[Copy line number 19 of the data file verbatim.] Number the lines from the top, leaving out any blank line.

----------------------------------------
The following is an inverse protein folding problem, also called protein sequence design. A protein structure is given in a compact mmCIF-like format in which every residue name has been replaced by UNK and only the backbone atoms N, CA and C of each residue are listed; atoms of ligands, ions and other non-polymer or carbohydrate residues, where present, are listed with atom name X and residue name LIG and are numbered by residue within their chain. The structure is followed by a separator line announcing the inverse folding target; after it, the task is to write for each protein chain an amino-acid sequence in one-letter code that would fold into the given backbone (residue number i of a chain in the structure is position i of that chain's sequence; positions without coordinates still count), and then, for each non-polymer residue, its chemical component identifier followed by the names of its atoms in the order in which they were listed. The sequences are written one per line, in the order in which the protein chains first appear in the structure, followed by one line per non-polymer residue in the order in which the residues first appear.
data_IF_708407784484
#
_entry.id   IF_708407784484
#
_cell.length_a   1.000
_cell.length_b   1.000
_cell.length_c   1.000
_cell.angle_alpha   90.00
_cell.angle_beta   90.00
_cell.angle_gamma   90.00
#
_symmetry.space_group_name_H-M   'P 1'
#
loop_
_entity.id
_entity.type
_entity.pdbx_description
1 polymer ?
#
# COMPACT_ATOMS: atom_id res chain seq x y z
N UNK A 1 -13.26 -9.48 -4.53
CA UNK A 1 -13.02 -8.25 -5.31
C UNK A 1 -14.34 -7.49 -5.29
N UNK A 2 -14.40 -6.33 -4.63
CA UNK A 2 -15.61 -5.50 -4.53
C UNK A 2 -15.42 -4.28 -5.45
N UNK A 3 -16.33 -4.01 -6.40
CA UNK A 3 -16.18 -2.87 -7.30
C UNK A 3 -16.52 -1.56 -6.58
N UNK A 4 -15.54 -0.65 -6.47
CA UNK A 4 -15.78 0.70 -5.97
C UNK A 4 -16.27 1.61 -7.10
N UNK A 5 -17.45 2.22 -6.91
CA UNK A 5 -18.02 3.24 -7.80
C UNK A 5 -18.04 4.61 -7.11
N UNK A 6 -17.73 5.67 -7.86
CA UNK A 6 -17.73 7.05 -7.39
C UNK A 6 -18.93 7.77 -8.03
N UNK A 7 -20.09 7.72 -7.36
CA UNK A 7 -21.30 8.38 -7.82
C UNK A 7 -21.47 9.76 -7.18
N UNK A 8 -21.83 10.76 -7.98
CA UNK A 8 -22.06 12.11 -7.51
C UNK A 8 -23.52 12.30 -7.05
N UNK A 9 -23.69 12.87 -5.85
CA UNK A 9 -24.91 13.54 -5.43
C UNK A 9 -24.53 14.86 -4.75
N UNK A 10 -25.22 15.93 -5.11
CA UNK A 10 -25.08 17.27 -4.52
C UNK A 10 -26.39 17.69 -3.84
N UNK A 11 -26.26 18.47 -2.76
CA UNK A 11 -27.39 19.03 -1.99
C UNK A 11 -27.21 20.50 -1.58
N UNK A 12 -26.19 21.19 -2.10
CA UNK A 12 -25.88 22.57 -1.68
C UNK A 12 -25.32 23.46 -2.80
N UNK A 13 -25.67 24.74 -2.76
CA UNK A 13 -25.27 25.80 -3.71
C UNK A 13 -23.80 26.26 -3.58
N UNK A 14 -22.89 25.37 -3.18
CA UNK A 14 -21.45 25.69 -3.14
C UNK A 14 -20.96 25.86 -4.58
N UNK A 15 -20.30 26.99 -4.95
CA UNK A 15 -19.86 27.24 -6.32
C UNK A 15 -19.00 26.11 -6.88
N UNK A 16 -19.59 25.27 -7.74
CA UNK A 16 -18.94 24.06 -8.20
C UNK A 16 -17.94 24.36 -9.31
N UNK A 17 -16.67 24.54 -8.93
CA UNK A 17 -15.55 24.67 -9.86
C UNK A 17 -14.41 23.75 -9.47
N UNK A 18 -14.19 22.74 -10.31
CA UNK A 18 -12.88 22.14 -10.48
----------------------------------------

1 polymer ?